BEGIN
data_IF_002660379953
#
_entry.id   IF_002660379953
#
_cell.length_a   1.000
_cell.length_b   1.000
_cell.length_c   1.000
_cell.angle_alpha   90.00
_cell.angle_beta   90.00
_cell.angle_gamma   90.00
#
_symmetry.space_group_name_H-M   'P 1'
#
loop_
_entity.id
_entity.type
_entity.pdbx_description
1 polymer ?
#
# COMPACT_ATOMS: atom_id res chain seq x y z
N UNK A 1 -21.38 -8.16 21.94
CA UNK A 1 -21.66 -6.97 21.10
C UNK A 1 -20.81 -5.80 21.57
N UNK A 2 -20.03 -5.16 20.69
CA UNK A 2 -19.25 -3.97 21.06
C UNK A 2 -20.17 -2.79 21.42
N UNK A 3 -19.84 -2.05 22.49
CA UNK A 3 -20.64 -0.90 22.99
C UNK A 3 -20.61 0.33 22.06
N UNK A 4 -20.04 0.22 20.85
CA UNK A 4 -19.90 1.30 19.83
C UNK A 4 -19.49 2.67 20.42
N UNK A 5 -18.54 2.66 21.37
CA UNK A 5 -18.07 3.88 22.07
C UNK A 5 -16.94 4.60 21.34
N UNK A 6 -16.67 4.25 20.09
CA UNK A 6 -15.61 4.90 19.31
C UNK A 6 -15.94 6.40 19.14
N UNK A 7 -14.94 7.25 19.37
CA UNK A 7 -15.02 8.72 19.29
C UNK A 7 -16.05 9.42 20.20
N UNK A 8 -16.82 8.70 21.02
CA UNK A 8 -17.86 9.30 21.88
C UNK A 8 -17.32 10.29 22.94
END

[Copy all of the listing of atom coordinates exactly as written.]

data_IF_002660379953
#
_entry.id   IF_002660379953
#
_cell.length_a   1.000
_cell.length_b   1.000
_cell.length_c   1.000
_cell.angle_alpha   90.00
_cell.angle_beta   90.00
_cell.angle_gamma   90.00
#
_symmetry.space_group_name_H-M   'P 1'
#
loop_
_entity.id
_entity.type
_entity.pdbx_description
1 polymer ?
#
# COMPACT_ATOMS: atom_id res chain seq x y z
N UNK A 1 -21.38 -8.16 21.94
CA UNK A 1 -21.66 -6.97 21.10
C UNK A 1 -20.81 -5.80 21.57
N UNK A 2 -20.03 -5.16 20.69
CA UNK A 2 -19.25 -3.97 21.06
C UNK A 2 -20.17 -2.79 21.42
N UNK A 3 -19.84 -2.05 22.49
CA UNK A 3 -20.64 -0.90 22.99
C UNK A 3 -20.61 0.33 22.06
N UNK A 4 -20.04 0.22 20.85
CA UNK A 4 -19.90 1.30 19.83
C UNK A 4 -19.49 2.67 20.42
N UNK A 5 -18.54 2.66 21.37
CA UNK A 5 -18.07 3.88 22.07
C UNK A 5 -16.94 4.60 21.34
N UNK A 6 -16.67 4.25 20.09
CA UNK A 6 -15.61 4.90 19.31
C UNK A 6 -15.94 6.40 19.14
N UNK A 7 -14.94 7.25 19.37
CA UNK A 7 -15.02 8.72 19.29
C UNK A 7 -16.05 9.42 20.20
N UNK A 8 -16.82 8.70 21.02
CA UNK A 8 -17.86 9.30 21.88
C UNK A 8 -17.32 10.29 22.94